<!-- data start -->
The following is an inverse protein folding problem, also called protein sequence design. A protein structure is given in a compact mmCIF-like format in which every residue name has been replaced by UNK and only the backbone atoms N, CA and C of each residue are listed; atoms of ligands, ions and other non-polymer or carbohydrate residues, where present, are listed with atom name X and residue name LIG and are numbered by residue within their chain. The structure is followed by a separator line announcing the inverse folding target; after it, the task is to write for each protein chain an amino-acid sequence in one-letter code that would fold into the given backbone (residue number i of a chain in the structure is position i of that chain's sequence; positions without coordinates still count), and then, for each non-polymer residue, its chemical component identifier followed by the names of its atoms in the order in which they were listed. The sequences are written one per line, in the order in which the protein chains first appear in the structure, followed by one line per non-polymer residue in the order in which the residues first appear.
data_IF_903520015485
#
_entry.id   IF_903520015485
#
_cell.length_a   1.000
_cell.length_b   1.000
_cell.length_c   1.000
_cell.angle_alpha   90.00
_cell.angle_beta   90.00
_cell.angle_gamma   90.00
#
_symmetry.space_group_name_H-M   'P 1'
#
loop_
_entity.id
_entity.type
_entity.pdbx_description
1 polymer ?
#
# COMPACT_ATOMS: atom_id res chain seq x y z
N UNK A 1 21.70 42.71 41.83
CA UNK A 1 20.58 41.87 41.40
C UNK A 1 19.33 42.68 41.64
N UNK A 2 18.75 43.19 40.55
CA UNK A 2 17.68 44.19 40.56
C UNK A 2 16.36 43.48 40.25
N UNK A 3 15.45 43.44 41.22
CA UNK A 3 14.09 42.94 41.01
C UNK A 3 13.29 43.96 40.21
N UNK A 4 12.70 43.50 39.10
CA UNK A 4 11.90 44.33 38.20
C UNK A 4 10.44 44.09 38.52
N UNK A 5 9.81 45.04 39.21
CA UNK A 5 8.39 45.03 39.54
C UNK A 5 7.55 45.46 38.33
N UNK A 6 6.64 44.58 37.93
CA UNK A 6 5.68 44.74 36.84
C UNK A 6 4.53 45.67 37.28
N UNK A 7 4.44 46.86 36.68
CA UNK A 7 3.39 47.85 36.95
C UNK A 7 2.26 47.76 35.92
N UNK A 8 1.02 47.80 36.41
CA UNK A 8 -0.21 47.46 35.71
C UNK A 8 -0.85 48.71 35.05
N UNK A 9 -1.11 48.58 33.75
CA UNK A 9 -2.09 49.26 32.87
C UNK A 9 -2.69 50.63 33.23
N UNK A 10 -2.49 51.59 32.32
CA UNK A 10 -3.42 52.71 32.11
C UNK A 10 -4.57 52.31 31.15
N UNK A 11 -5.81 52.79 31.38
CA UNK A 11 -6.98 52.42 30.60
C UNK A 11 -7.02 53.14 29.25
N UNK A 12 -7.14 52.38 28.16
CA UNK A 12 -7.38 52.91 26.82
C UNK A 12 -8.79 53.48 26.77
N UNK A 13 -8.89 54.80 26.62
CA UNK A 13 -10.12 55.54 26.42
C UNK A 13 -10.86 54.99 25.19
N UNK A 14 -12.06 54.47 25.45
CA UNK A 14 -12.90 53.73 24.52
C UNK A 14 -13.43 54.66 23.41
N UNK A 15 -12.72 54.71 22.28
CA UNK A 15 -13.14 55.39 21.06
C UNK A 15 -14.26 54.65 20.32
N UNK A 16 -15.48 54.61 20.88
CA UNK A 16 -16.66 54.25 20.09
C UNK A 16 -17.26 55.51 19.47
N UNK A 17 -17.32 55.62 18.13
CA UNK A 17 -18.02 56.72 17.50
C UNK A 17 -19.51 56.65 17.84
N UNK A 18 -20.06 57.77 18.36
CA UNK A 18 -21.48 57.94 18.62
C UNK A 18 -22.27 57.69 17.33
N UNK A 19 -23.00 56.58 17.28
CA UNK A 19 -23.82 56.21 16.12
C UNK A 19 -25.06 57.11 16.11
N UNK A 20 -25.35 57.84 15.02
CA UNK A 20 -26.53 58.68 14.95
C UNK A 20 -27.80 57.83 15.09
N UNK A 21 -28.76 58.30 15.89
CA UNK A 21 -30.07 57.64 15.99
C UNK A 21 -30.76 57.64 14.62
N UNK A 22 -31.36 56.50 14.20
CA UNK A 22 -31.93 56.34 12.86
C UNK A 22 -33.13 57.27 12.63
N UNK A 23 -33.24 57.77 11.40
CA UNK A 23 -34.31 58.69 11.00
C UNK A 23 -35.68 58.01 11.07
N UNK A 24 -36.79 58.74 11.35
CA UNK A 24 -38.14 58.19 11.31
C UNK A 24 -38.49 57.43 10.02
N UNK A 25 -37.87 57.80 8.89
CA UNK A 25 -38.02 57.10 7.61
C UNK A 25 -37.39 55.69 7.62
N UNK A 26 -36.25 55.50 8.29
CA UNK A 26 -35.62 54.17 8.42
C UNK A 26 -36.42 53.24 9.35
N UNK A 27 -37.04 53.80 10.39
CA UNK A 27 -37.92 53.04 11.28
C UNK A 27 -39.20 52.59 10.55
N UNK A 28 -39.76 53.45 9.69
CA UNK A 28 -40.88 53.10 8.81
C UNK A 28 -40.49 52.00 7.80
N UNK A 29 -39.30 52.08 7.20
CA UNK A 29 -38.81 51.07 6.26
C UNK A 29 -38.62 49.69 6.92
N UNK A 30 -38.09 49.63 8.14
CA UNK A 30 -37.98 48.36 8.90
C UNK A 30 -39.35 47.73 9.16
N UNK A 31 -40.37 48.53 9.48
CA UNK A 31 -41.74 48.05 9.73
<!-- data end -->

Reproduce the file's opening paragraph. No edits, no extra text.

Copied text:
The following is an inverse protein folding problem, also called protein sequence design. A protein structure is given in a compact mmCIF-like format in which every residue name has been replaced by UNK and only the backbone atoms N, CA and C of each residue are listed; atoms of ligands, ions and other non-polymer or carbohydrate residues, where present, are listed with atom name X and residue name LIG and are numbered by residue within their chain. The structure is followed by a separator line announcing the inverse folding target; after it, the task is to write for each protein chain an amino-acid sequence in one-letter code that would fold into the given backbone (residue number i of a chain in the structure is position i of that chain's sequence; positions without coordinates still count), and then, for each non-polymer residue, its chemical component identifier followed by the names of its atoms in the order in which they were listed. The sequences are written one per line, in the order in which the protein chains first appear in the structure, followed by one line per non-polymer residue in the order in which the residues first appear.